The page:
Q: My #1 cylinder is running 100° hotter than the rest on my Lycoming O-360 engine. What do you think could cause this ?
A: John, I can believe you have a difference between the number one cylinder and the remaining three cylinders.
On a normally aspirated engine, with a carburetor, the fuel distribution between all of the cylinders is not equal. I’ve covered this subject in some of my previous articles and I wouldn’t be concerned at all about what you are seeing.
If you take a close look at the length of the intake pipes you’ll notice they are not all the same length. This in itself can cause a different amount of the fuel/air mixture to be slightly different between the cylinders.
The key thing to keep in mind here is not to exceed the maximum cylinder head temperature set forth in the Lycoming Operator’s Manual. For the parallel valve engines like your O-360 series, the maximum CHT is 500° for maximum continuous operation. Ideally, you’d want to keep your CHT between 350° and 435° for best service life.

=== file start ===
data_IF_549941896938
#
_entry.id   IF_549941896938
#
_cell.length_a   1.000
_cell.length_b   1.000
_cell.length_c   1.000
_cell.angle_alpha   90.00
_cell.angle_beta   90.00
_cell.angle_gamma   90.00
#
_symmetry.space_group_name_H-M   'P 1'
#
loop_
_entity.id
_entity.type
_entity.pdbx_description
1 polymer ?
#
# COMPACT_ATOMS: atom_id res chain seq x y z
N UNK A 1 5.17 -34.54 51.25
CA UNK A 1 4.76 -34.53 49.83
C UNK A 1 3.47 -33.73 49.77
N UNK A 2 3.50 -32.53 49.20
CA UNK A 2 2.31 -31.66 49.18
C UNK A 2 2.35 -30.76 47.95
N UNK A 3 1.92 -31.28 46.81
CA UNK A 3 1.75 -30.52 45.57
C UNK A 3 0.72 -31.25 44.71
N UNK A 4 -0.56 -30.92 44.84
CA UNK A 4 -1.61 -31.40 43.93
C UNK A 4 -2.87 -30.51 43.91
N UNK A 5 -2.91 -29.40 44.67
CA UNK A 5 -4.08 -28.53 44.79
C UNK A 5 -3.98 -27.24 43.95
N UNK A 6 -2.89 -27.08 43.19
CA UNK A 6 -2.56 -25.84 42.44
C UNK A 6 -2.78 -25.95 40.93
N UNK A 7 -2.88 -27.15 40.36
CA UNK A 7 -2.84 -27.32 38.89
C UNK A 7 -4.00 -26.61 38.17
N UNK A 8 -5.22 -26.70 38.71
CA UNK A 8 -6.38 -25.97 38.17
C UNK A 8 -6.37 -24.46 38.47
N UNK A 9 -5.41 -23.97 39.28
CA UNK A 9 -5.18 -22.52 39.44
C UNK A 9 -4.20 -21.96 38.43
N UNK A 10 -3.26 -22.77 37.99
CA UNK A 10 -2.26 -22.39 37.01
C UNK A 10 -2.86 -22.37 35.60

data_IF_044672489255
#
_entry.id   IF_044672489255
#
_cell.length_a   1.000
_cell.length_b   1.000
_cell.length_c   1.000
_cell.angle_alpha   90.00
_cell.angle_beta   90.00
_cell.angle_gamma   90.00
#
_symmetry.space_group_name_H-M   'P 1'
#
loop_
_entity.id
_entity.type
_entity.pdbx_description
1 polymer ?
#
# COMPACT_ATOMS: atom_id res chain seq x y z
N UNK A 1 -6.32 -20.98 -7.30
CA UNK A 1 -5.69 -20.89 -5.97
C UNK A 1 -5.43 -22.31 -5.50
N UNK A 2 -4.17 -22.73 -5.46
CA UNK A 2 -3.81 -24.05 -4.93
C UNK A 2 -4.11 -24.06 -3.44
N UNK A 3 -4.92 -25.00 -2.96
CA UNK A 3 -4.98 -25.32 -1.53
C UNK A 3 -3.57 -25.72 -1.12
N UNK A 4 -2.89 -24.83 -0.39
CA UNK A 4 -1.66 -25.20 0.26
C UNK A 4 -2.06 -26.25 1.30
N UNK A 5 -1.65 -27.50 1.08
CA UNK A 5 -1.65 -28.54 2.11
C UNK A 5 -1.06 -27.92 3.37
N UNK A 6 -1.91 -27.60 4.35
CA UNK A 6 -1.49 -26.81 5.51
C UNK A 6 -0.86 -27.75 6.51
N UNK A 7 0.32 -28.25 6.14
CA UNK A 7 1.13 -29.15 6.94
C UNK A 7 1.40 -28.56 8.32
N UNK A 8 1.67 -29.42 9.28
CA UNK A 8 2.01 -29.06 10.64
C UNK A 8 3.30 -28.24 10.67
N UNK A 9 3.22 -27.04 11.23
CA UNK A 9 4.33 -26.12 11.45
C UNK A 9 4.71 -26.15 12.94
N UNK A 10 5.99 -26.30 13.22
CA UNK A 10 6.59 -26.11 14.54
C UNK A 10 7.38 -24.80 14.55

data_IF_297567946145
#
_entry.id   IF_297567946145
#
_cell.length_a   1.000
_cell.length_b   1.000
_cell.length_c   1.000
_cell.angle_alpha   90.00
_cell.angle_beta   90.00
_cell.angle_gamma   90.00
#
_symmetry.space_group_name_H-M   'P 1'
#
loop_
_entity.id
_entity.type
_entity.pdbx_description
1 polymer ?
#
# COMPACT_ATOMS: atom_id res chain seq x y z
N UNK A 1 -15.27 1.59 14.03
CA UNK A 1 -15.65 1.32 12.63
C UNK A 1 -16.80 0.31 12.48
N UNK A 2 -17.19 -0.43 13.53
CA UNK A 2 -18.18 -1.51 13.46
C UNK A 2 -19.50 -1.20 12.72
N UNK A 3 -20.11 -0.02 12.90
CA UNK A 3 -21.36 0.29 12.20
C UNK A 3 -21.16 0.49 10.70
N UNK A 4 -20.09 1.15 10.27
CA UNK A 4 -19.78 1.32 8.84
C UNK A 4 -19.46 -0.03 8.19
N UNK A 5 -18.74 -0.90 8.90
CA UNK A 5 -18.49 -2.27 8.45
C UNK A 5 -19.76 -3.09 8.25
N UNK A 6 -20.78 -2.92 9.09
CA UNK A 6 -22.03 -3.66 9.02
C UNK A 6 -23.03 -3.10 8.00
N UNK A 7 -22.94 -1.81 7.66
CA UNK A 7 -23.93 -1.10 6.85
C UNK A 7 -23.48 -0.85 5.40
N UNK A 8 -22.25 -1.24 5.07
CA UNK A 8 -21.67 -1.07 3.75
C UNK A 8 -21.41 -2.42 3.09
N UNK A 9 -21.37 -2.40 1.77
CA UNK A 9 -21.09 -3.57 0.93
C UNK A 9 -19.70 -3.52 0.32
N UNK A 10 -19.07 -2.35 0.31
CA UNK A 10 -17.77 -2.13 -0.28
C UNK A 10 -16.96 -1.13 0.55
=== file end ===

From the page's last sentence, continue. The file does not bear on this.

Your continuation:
I would caution you about the accuracy of your CHT temperature gauge, so make certain it’s providing you with an accurate reading. In other words, how old is it and when was the last time it was calibrated?
Another simple check is if you have a four point CHT system, I’d suggest you swap the number one cylinder with the number two cylinder to confirm the actual reading on the number one cylinder. If the temperature moves to the number two cylinder, then you know that probe may be the problem.
If this were my aircraft, I really wouldn’t be too concerned, but I think a little troubleshooting like swapping the probes may help you sort out the issue.